Covid-19 offers practical lessons that we can apply to the US’s approach to the overdose crisis, writes Joshua Barocas
With vaccinations becoming broadly available in the US, the shape of the covid-19 pandemic has come into focus. In early 2020, national leaders recognized the start of the crisis, and declared a public health emergency that reorganized biomedicine and public health. This provided new funding and allocation of equipment and services, Medicare and Medicaid requirement waivers, and reassignment of personnel. The Defense Production Act was invoked, which allowed the president to allocate resources and award contracts to promote national defense. The National Institutes of Health (NIH) and the US Food and Drug Administration helped develop vaccines and test therapeutics. The Centers for Disease Control and Prevention (CDC) put staff on the ground in places experiencing surges.
This comprehensive response to covid-19 contrasts with the reaction to another national public health emergency: the overdose crisis. Despite sustained and growing numbers of overdose deaths since the late 1990s, the opioid crisis was not declared a public health emergency until late 2017, after more than 700 000 people had died. Overdose deaths are still climbing in the US, and while some resources have been mobilized, the slow and still inadequate approach to the crisis is nowhere near the scale of the covid-19 response.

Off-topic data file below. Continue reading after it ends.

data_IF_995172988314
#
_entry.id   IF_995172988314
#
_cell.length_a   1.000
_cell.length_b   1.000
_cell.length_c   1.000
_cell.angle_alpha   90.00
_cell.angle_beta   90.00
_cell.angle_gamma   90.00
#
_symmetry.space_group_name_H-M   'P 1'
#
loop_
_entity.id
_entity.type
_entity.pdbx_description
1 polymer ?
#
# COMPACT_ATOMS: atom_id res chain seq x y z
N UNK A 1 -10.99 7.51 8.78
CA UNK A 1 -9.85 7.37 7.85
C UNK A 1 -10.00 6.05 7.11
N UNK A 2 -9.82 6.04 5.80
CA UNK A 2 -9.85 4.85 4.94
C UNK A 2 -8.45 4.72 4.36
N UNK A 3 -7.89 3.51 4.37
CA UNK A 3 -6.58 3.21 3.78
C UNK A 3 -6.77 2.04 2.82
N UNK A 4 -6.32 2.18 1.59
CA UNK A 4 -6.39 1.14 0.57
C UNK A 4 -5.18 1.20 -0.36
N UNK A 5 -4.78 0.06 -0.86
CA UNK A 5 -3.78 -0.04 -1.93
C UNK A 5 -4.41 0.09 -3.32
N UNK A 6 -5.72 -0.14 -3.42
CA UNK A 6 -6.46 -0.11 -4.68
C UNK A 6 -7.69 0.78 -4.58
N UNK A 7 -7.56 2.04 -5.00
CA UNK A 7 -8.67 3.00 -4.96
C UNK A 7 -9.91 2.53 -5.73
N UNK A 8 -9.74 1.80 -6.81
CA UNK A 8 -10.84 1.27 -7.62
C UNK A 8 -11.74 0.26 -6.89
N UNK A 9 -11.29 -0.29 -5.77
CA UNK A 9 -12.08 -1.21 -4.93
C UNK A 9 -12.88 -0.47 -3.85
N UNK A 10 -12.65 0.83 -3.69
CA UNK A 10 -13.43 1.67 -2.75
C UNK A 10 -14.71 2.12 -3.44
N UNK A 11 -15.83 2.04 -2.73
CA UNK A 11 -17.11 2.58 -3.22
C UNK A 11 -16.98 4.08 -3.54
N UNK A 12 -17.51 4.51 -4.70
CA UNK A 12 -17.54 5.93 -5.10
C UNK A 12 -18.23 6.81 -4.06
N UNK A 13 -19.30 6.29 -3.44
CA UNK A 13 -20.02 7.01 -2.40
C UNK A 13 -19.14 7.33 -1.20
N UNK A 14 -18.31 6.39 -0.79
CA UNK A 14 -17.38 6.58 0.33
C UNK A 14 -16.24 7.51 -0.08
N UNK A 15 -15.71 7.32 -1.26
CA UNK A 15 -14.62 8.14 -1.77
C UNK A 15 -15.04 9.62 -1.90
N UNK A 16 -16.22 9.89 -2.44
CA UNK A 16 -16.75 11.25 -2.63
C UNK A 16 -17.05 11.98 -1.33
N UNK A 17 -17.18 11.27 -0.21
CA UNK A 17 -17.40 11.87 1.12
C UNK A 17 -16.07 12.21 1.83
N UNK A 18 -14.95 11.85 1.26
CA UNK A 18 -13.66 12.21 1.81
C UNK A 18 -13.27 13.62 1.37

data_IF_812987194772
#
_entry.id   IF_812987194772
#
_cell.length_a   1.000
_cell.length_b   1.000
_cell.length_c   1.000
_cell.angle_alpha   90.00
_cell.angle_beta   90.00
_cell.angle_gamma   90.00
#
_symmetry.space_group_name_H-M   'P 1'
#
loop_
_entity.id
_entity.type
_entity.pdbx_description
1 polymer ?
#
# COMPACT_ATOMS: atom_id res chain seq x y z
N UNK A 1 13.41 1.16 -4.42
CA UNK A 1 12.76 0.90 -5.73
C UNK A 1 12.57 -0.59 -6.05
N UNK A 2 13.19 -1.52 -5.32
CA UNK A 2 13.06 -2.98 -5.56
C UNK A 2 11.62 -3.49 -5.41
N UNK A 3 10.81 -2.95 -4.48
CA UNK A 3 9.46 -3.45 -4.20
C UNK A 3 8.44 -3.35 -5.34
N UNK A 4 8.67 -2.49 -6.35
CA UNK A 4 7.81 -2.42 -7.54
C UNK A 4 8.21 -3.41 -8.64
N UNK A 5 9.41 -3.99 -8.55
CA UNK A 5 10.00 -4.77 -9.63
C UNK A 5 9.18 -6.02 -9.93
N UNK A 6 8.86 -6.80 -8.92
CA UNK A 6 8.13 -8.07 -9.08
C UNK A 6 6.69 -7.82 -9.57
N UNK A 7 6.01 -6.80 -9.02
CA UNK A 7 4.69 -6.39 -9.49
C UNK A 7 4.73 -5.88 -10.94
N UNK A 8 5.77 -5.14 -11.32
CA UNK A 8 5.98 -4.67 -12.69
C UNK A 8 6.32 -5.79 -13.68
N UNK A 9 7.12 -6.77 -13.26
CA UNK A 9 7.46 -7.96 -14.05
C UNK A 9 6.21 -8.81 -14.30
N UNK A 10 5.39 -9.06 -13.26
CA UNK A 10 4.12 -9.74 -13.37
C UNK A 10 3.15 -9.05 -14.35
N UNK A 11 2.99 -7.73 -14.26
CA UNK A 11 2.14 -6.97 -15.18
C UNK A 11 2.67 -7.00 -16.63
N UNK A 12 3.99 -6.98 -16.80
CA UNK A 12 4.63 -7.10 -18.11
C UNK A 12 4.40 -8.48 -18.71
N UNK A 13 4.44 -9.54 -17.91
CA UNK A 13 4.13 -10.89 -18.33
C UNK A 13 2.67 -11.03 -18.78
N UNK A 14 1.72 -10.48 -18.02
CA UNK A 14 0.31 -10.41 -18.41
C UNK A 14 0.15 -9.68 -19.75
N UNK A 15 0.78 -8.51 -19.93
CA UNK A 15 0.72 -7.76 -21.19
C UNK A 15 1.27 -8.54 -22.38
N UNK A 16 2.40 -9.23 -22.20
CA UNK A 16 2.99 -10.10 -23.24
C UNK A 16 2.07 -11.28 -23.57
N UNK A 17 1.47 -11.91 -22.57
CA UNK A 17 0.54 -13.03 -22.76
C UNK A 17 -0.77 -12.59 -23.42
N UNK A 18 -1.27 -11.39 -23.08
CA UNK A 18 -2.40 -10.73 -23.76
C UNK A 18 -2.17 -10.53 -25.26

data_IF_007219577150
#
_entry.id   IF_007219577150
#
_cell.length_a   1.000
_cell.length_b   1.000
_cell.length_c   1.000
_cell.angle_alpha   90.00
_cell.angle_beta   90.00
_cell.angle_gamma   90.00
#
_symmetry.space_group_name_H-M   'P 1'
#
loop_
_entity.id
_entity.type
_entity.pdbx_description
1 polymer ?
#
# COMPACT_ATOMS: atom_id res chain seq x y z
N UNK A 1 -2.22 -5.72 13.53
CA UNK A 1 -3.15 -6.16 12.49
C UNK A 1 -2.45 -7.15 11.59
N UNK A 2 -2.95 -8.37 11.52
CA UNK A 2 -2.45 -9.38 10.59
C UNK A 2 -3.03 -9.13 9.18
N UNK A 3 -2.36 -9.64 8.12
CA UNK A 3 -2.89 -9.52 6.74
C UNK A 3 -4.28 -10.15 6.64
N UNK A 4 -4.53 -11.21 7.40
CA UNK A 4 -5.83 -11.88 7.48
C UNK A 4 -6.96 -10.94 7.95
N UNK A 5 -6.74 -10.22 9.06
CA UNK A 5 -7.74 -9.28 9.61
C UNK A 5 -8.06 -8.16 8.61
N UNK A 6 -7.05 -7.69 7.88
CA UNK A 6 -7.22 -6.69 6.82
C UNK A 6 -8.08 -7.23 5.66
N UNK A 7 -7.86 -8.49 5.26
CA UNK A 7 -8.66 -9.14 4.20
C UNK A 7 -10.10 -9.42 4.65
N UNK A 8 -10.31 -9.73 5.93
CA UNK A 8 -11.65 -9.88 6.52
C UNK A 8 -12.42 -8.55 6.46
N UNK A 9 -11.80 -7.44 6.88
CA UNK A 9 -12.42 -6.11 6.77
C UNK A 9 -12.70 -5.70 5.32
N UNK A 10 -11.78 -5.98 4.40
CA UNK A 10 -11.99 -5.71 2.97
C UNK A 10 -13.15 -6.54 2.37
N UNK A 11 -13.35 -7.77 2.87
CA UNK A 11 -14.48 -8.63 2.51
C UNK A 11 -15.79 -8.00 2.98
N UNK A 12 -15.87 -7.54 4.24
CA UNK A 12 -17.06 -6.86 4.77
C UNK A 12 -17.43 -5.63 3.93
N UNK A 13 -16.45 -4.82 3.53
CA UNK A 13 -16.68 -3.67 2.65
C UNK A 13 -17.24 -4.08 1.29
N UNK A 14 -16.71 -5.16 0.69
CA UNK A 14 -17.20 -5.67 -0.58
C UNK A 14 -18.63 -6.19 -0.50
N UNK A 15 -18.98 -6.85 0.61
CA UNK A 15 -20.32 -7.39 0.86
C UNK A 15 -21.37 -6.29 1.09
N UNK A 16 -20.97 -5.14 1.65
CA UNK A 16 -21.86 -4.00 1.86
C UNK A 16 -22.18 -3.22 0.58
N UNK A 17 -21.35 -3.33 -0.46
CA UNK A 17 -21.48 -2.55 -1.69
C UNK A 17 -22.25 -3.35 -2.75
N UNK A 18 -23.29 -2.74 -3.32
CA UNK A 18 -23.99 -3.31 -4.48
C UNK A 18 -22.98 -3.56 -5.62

The different reactions to these emergencies, which have killed similar numbers of Americans, raise the questions: why have the responses been so different, and what can be learnt from covid-19 to fully and finally tackle the overdose crisis?
Part of the reason for the contrasting responses is the differing nature and public perception of these crises. Covid-19 caused an unprecedented disruption to American life that left no one unaffected, while the economic and societal effects of the overdose crisis are smaller and more localized. Covid-19 arrived suddenly as a novel airborne microbe and every person saw themselves as vulnerable. Conversely, addiction has been in the national consciousness for decades, and while many people know someone with a diagnosis of opioid use disorder (OUD), life for the majority of Americans remains unblighted by overdose. Lastly, covid-19 carried little stigma, while addiction has long been perceived as self-inflicted: adults who are affected are criminalized, considered moral failures, and “othered” by society.
For these reasons, we’re unlikely to ever see a response to overdose that is on the scale of that to covid-19. Yet there are important, practical lessons to apply from covid-19 that can help improve the US’s approach to the overdose crisis.
Lesson one: Treat an emergency like an emergency